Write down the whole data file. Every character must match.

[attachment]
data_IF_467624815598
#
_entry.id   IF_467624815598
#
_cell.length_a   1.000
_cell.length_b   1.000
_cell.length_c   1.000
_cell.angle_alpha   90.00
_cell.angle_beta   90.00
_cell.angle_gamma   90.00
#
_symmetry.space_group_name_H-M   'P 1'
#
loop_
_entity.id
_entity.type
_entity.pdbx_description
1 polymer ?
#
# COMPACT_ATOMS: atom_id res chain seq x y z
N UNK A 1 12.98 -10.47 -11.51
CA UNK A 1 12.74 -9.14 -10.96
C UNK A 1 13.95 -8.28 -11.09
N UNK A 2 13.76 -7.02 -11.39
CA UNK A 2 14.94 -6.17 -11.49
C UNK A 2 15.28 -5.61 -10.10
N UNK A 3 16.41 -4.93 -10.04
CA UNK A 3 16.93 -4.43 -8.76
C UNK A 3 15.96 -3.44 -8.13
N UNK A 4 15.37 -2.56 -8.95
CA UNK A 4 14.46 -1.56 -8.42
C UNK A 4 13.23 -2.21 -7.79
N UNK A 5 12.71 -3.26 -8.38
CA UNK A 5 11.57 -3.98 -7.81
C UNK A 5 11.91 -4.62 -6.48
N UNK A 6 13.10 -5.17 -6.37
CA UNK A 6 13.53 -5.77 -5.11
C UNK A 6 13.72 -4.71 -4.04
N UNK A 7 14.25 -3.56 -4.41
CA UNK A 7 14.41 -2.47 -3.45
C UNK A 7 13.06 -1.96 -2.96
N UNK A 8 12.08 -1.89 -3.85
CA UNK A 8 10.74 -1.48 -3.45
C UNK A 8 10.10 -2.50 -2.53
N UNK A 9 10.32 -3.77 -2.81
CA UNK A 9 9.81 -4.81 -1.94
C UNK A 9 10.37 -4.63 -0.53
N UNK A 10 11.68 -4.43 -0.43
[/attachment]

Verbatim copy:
data_IF_467624815598
#
_entry.id   IF_467624815598
#
_cell.length_a   1.000
_cell.length_b   1.000
_cell.length_c   1.000
_cell.angle_alpha   90.00
_cell.angle_beta   90.00
_cell.angle_gamma   90.00
#
_symmetry.space_group_name_H-M   'P 1'
#
loop_
_entity.id
_entity.type
_entity.pdbx_description
1 polymer ?
#
# COMPACT_ATOMS: atom_id res chain seq x y z
N UNK A 1 12.98 -10.47 -11.51
CA UNK A 1 12.74 -9.14 -10.96
C UNK A 1 13.95 -8.28 -11.09
N UNK A 2 13.76 -7.02 -11.39
CA UNK A 2 14.94 -6.17 -11.49
C UNK A 2 15.28 -5.61 -10.10
N UNK A 3 16.41 -4.93 -10.04
CA UNK A 3 16.93 -4.43 -8.76
C UNK A 3 15.96 -3.44 -8.13
N UNK A 4 15.37 -2.56 -8.95
CA UNK A 4 14.46 -1.56 -8.42
C UNK A 4 13.23 -2.21 -7.79
N UNK A 5 12.71 -3.26 -8.38
CA UNK A 5 11.57 -3.98 -7.81
C UNK A 5 11.91 -4.62 -6.48
N UNK A 6 13.10 -5.17 -6.37
CA UNK A 6 13.53 -5.77 -5.11
C UNK A 6 13.72 -4.71 -4.04
N UNK A 7 14.25 -3.56 -4.41
CA UNK A 7 14.41 -2.47 -3.45
C UNK A 7 13.06 -1.96 -2.96
N UNK A 8 12.08 -1.89 -3.85
CA UNK A 8 10.74 -1.48 -3.45
C UNK A 8 10.10 -2.50 -2.53
N UNK A 9 10.32 -3.77 -2.81
CA UNK A 9 9.81 -4.81 -1.94
C UNK A 9 10.37 -4.63 -0.53
N UNK A 10 11.68 -4.43 -0.43